Friday, May 30, 2008

Curl up in your favorite spot...and read!

Current Read: Almost finished with Going Topless by Renee Knowles...I should have saved it for June because it is smokin' hot!!

Aaahhh, summer is almost here. The patio furniture is out, the fountain is running and the garden is in bloom. Do you know what that means? I have my favorite reading spot back!

It is conveniently situated beneath an awning out of sight of prying eyes and next to the calming sound of gurgling water in the form of our backyard "stream". I can curl up, tuck my legs underneath, a cold glass of green tea or lemonade in hand, and lose myself in a great summer read. It is even better when an afternoon rain storm moves in. Everything cools off, the air is pungent with the scent of fresh, clean rain and moist plants. Mmmm, nothing better! I have many memories of summer days spent like this…

Of course, my peace is periodically (and somewhat obnoxiously) interrupted by fighting children or, more often, bored and whining progeny. So I reluctantly get up from my favorite spot and lovingly tuck a scrounged piece of scratch paper into the book, a promise to return again soon…as soon as absolutely possible! :0)

So, where is your favorite place to read?

Wednesday, May 28, 2008

Smokin' Hot June

Current Read: Going Topless by Renee the spirit of smokin' hot June, keep a close eye on Armchair Heroines to win your very own, signed copy!

I did some review and excerpt reading today and found a couple of smokin' hot June releases:

A Rake's Guide to Seduction by Caroline Linden is set for a June 3rd release. You can read the first chapter here. I was pulled in immediately. I love the conversation between Anthony Hamilton and Celia Reece and the hint of their past together. Lots of good reviews for this one, too. I haven't read Caroline before but you can bet I will be first in line for ARGTS!

Nightkeepers by Jessica Andersen is a paranormal that introduces a new and refreshing world: Mayan myth and mystery. Read an excerpt here. This one promises to be a scorcher as well. Strike is all ready filling my head with...happy thoughts. Great reviews from RomanceJunkies, Suzanne Brockman via WritersAreReaders, J.R. Ward in Romantic Times and Book Binge. June 3rd is release date for this one as well.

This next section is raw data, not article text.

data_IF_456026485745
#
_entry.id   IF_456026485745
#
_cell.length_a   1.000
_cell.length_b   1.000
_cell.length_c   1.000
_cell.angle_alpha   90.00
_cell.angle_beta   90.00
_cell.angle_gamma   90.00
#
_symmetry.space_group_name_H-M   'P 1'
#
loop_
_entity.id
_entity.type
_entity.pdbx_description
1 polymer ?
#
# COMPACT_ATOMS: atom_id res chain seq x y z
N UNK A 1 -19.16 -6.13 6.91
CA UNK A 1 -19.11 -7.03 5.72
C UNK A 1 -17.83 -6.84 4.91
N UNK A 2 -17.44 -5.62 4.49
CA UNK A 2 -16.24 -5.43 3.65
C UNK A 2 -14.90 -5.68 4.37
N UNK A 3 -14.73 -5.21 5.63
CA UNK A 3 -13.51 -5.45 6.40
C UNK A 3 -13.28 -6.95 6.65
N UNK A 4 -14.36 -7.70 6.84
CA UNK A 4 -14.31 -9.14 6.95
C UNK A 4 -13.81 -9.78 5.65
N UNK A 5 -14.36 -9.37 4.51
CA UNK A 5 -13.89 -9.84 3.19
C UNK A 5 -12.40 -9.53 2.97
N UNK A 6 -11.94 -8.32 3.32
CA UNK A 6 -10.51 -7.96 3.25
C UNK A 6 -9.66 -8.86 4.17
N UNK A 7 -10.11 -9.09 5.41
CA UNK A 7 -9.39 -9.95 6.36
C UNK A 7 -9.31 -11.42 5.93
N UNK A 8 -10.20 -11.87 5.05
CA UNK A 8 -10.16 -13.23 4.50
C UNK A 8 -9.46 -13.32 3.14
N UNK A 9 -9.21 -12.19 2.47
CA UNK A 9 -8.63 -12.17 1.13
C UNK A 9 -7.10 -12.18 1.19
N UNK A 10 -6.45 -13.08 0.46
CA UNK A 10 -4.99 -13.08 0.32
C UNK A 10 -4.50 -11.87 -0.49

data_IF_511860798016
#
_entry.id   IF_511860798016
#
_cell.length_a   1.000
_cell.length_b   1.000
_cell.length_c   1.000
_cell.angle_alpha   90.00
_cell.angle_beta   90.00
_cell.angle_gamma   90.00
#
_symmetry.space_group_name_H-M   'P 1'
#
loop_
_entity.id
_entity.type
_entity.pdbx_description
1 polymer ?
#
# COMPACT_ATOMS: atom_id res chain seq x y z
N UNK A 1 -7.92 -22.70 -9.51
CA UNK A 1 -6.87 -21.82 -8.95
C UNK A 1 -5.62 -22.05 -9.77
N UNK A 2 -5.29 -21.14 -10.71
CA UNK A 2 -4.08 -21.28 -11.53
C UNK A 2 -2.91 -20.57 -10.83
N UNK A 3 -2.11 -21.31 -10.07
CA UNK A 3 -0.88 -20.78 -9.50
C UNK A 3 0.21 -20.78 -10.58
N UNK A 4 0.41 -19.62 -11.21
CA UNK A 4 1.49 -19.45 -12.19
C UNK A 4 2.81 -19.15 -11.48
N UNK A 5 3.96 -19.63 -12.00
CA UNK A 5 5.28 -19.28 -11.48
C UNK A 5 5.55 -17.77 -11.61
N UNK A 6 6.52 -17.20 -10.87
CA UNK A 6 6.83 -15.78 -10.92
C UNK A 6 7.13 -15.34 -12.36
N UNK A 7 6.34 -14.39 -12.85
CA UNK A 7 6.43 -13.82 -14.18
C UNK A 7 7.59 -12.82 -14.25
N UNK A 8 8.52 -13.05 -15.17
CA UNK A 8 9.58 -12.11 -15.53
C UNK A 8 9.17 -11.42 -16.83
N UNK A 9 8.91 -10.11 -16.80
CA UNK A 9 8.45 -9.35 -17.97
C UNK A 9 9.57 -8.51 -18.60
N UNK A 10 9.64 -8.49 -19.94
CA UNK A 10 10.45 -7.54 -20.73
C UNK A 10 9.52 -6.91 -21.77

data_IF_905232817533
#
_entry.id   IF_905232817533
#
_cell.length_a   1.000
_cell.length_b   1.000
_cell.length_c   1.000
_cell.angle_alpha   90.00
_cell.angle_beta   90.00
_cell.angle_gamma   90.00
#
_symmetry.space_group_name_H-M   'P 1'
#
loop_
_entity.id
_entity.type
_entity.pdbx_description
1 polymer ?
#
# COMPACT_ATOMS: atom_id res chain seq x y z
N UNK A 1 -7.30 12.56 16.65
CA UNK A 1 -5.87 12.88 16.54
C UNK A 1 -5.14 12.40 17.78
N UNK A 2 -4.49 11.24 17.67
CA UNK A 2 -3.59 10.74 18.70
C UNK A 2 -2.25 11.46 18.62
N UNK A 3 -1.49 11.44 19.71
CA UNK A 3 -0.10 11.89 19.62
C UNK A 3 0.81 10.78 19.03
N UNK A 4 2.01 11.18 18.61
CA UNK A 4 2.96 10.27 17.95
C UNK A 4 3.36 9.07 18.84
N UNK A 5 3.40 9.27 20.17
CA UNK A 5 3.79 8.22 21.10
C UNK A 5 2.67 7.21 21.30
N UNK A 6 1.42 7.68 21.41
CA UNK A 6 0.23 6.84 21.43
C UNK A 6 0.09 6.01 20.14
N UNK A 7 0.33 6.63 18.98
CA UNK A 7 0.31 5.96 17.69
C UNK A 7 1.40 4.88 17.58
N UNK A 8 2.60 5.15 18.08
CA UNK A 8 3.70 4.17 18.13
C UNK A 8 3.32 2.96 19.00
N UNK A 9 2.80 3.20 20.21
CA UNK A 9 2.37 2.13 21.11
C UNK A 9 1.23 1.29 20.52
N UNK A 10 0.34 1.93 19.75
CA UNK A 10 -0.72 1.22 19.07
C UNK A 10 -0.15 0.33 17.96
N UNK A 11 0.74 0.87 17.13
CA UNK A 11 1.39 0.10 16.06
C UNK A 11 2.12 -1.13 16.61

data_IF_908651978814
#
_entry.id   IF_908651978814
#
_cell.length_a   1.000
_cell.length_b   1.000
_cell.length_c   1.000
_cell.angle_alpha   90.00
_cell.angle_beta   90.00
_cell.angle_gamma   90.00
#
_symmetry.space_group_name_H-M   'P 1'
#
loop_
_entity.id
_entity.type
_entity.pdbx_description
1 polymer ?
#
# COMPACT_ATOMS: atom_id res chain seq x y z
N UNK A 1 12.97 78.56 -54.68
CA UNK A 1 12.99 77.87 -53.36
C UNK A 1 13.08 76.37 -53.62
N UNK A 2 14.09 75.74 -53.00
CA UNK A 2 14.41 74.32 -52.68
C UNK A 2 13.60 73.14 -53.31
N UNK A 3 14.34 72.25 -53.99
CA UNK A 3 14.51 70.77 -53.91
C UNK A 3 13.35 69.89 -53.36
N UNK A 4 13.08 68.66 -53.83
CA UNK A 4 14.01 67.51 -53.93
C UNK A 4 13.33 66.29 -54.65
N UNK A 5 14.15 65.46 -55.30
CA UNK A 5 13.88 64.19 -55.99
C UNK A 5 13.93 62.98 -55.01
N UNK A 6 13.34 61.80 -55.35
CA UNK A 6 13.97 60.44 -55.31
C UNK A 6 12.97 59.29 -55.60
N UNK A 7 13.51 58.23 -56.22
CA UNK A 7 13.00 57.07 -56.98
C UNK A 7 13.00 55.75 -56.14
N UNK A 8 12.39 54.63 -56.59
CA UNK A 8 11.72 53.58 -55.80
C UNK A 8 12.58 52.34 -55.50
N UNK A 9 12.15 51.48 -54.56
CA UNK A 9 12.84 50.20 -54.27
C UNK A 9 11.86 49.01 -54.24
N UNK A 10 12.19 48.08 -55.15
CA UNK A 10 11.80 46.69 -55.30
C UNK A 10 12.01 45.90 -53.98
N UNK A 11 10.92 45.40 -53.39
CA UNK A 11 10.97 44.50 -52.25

If you pick these up, let me know what you think!

Friday, May 23, 2008

A Writer's Life

Current Read: A Hunger Like No Other by Kresley Cole
Wow! I am not a huge paranormal reader, but this is good...grabbed me from page one and I have had difficulty stopping... even when the mac and cheese is boiling over (mucking up my all ready filthy stove), the phone is ringing, the kids are trading insults at the top of their lungs and I blogging!

Those of you readers who are also writers will understand my absence (besides reading, see above)...I received my first rejection letter from an agent. I took a couple of days to wallow and fight the "what-the-hell-do-I-think-I-am-doing-trying-to-be-a-writer" demon and now here I am, refreshed and ready to try anew! It reminds me of one of my favorite quotes from Samuel Beckett:

Try again.
Fail better.

So, here I am ready to fail better...

For those of you in the Loveland/Northern Colorado area, my thoughts to all of you affected in any shape or form by the tornadoes and crazy weather.

If you need some distraction and a helping of fun, be sure to stop at the Barnes and Noble at Centerra to visit with local authors Melissa Mayhue, Lynda Hilburn, and Robin D. Owens. They will be signing from 2 - 5 pm. If you can't make it, don't despair. I am hoping to cajole them into signing a plethora of books that I can give away on this blog! Stay tuned...

On a different note, Newsweek published a web article last week on Generation R (R is for Reader) about the boom young adult fiction is currently experiencing. They are calling kids age 12-18 Generation R. These teens are saying that they enjoy reading because it takes them away from the stress in their lives. They enjoy how books allow them to create worlds in their heads with their own imaginations.

I was encouraged by this article. There is still a roiling controversy over the YA (young adult) genre because the themes of books are becoming more mature…but so are our kids, right? Anyway, I am hopeful, because in our media and digital centered world, I am glad to see kids still turning to books. Don’t get me wrong, movies and video games can be great, but books still serve a very unique, specific role and have a value that simply cannot be expressed in a space as small as this blog.

My hope as an aspiring author and parent is that this love of reading continues into adulthood for these kids.